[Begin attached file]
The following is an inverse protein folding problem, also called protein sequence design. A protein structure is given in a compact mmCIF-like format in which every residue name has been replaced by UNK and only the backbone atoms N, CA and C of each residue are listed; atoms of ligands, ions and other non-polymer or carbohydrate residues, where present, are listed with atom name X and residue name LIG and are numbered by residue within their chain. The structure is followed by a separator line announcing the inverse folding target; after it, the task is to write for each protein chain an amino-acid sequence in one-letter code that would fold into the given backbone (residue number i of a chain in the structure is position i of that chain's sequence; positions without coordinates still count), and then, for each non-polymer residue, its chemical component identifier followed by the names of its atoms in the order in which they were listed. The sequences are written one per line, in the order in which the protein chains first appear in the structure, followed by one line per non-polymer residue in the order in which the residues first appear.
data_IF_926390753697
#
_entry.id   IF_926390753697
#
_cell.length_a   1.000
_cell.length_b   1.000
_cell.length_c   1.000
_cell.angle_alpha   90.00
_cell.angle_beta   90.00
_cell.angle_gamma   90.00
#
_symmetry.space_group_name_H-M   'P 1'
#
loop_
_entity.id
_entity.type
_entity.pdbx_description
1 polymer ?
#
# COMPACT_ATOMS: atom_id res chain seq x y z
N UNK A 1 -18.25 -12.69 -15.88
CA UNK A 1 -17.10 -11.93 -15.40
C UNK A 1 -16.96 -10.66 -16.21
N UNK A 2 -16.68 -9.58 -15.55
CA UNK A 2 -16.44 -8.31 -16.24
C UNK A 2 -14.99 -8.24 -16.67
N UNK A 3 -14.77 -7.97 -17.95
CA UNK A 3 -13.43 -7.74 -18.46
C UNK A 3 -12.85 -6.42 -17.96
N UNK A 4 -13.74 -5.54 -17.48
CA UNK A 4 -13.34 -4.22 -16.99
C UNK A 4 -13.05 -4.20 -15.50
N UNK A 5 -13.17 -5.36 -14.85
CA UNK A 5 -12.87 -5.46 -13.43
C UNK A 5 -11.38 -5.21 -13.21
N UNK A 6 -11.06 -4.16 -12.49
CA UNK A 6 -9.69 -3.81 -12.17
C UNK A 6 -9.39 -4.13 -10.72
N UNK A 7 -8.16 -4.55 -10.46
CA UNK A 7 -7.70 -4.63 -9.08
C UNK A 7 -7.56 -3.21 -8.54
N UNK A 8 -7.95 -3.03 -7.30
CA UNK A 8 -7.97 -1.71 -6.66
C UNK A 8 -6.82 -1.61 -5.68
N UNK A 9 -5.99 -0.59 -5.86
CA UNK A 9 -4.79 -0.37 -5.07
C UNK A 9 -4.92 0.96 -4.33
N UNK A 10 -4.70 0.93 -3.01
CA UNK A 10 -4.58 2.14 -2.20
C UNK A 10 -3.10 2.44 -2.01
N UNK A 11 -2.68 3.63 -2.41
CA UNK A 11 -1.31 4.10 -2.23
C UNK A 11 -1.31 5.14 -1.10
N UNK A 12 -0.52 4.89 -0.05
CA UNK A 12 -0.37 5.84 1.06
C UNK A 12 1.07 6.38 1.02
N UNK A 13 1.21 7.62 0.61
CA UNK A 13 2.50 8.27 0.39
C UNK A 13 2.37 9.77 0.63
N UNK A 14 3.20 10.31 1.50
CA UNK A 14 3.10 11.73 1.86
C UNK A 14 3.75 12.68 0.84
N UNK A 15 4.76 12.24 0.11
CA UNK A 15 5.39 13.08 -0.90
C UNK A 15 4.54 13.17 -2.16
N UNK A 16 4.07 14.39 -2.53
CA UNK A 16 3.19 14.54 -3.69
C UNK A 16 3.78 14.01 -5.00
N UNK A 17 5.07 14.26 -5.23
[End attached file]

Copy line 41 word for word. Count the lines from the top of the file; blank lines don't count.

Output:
CA UNK A 7 -7.70 -4.63 -9.08